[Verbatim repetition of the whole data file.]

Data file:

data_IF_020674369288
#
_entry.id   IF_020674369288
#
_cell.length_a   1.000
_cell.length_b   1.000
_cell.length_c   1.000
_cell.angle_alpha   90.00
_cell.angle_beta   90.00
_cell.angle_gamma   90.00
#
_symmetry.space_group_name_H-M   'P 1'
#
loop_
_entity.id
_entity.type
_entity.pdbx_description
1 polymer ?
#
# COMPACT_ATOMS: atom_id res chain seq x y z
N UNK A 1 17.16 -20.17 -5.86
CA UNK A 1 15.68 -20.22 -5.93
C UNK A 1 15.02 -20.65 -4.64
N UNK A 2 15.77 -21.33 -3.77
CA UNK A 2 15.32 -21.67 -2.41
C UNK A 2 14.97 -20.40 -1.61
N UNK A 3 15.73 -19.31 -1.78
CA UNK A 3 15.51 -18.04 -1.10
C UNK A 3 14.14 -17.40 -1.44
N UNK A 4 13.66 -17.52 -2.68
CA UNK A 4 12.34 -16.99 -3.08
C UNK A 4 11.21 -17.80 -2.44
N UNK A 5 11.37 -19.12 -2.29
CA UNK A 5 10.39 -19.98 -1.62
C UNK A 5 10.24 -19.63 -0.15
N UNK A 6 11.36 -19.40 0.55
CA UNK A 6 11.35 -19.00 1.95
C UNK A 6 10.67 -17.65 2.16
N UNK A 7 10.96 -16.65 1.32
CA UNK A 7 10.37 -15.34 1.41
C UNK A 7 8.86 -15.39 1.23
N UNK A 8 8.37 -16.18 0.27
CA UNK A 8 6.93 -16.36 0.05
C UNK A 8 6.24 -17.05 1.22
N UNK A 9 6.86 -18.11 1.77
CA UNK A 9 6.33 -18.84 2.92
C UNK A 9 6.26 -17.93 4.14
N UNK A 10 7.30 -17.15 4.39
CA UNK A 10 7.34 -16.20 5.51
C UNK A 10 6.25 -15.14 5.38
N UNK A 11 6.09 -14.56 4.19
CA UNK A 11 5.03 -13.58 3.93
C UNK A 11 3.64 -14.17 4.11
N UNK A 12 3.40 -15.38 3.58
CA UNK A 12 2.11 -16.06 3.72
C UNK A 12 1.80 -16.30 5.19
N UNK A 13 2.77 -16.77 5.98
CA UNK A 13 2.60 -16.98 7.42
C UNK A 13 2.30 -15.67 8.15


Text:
data_IF_020674369288
#
_entry.id   IF_020674369288
#
_cell.length_a   1.000
_cell.length_b   1.000
_cell.length_c   1.000
_cell.angle_alpha   90.00
_cell.angle_beta   90.00
_cell.angle_gamma   90.00
#
_symmetry.space_group_name_H-M   'P 1'
#
loop_
_entity.id
_entity.type
_entity.pdbx_description
1 polymer ?
#
# COMPACT_ATOMS: atom_id res chain seq x y z
N UNK A 1 17.16 -20.17 -5.86
CA UNK A 1 15.68 -20.22 -5.93
C UNK A 1 15.02 -20.65 -4.64
N UNK A 2 15.77 -21.33 -3.77
CA UNK A 2 15.32 -21.67 -2.41
C UNK A 2 14.97 -20.40 -1.61
N UNK A 3 15.73 -19.31 -1.78
CA UNK A 3 15.51 -18.04 -1.10
C UNK A 3 14.14 -17.40 -1.44
N UNK A 4 13.66 -17.52 -2.68
CA UNK A 4 12.34 -16.99 -3.08
C UNK A 4 11.21 -17.80 -2.44
N UNK A 5 11.37 -19.12 -2.29
CA UNK A 5 10.39 -19.98 -1.62
C UNK A 5 10.24 -19.63 -0.15
N UNK A 6 11.36 -19.40 0.55
CA UNK A 6 11.35 -19.00 1.95
C UNK A 6 10.67 -17.65 2.16
N UNK A 7 10.96 -16.65 1.32
CA UNK A 7 10.37 -15.34 1.41
C UNK A 7 8.86 -15.39 1.23
N UNK A 8 8.37 -16.18 0.27
CA UNK A 8 6.93 -16.36 0.05
C UNK A 8 6.24 -17.05 1.22
N UNK A 9 6.86 -18.11 1.77
CA UNK A 9 6.33 -18.84 2.92
C UNK A 9 6.26 -17.93 4.14
N UNK A 10 7.30 -17.15 4.39
CA UNK A 10 7.34 -16.20 5.51
C UNK A 10 6.25 -15.14 5.38
N UNK A 11 6.09 -14.56 4.19
CA UNK A 11 5.03 -13.58 3.93
C UNK A 11 3.64 -14.17 4.11
N UNK A 12 3.40 -15.38 3.58
CA UNK A 12 2.11 -16.06 3.72
C UNK A 12 1.80 -16.30 5.19
N UNK A 13 2.77 -16.77 5.98
CA UNK A 13 2.60 -16.98 7.42
C UNK A 13 2.30 -15.67 8.15